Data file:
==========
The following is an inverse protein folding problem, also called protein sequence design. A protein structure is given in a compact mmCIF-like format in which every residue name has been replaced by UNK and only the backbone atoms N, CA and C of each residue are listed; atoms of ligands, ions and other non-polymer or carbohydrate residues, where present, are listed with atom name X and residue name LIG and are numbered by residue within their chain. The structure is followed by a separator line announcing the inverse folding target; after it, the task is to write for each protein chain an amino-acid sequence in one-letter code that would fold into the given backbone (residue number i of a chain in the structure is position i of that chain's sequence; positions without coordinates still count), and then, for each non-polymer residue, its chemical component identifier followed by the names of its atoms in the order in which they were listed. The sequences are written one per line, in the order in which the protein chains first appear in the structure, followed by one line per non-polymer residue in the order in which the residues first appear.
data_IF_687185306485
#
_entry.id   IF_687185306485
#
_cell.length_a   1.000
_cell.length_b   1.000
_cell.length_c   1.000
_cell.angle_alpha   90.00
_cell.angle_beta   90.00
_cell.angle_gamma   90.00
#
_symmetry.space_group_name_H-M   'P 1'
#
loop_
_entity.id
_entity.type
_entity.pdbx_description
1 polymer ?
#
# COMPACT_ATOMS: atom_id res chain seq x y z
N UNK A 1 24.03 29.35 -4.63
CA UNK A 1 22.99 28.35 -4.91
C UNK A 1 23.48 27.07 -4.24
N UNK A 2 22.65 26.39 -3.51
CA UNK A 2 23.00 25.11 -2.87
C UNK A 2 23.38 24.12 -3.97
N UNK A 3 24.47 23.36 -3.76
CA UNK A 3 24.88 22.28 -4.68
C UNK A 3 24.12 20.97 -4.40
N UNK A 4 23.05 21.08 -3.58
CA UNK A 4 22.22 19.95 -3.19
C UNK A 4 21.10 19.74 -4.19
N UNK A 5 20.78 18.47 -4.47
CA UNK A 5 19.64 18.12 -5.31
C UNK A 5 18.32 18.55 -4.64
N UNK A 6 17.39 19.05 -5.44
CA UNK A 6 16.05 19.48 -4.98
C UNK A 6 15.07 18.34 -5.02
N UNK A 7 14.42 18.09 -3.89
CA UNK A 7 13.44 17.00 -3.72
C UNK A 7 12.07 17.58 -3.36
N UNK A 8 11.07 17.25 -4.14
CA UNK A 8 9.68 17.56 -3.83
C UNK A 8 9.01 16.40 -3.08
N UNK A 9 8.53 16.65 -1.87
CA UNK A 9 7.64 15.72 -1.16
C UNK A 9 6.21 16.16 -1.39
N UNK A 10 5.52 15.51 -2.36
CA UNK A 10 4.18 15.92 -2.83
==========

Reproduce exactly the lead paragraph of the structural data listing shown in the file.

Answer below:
The following is an inverse protein folding problem, also called protein sequence design. A protein structure is given in a compact mmCIF-like format in which every residue name has been replaced by UNK and only the backbone atoms N, CA and C of each residue are listed; atoms of ligands, ions and other non-polymer or carbohydrate residues, where present, are listed with atom name X and residue name LIG and are numbered by residue within their chain. The structure is followed by a separator line announcing the inverse folding target; after it, the task is to write for each protein chain an amino-acid sequence in one-letter code that would fold into the given backbone (residue number i of a chain in the structure is position i of that chain's sequence; positions without coordinates still count), and then, for each non-polymer residue, its chemical component identifier followed by the names of its atoms in the order in which they were listed. The sequences are written one per line, in the order in which the protein chains first appear in the structure, followed by one line per non-polymer residue in the order in which the residues first appear.